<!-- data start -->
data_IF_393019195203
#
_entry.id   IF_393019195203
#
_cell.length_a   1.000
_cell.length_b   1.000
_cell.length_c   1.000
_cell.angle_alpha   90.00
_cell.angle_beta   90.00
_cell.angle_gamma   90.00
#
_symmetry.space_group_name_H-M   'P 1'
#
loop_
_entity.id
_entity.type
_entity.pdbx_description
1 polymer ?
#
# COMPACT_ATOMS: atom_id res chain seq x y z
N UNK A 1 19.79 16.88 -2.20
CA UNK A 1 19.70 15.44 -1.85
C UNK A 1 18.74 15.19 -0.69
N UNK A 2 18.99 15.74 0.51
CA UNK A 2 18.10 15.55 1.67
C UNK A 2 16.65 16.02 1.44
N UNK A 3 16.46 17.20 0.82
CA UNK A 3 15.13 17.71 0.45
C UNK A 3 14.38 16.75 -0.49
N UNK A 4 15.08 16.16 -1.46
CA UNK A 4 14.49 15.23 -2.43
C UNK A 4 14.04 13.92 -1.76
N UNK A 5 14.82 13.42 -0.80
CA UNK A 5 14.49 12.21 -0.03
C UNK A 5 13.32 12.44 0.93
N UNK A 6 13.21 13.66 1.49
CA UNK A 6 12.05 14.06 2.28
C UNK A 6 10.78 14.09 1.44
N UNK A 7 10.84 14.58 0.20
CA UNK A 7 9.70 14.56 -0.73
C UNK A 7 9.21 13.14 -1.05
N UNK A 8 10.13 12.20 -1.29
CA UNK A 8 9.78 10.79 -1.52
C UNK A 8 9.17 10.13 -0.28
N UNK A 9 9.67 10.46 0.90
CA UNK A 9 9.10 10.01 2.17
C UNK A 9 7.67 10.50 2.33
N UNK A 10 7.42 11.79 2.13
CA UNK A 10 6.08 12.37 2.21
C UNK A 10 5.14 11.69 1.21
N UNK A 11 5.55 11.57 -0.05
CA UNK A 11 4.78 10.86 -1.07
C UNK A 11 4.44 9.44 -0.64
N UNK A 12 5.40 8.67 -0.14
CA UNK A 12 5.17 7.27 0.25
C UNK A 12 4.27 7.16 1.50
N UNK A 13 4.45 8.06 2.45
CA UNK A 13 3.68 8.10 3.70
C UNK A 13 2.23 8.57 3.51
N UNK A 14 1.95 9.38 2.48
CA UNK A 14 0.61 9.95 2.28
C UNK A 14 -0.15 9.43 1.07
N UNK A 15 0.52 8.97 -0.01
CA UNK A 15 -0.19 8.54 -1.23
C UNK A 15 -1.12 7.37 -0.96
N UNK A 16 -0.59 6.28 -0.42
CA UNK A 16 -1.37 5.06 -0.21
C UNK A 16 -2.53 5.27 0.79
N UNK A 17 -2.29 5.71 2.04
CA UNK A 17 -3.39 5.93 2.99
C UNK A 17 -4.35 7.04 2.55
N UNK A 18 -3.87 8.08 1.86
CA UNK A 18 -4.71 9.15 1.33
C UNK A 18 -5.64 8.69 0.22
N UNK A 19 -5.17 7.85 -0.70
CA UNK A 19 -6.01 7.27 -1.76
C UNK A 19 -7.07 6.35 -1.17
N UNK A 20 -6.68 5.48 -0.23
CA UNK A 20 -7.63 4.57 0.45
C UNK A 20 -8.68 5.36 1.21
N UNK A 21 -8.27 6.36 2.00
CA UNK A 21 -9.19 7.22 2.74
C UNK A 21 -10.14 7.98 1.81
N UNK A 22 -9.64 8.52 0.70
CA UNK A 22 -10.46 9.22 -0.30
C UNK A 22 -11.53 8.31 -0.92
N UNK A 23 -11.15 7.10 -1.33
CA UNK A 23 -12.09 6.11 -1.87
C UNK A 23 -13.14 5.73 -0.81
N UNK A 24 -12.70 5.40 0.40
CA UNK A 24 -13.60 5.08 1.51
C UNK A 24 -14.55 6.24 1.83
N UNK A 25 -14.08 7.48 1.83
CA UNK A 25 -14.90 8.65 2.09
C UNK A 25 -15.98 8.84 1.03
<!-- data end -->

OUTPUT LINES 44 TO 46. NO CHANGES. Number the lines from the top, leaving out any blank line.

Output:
C UNK A 8 9.17 10.13 -0.28
N UNK A 9 9.67 10.46 0.90
CA UNK A 9 9.10 10.01 2.17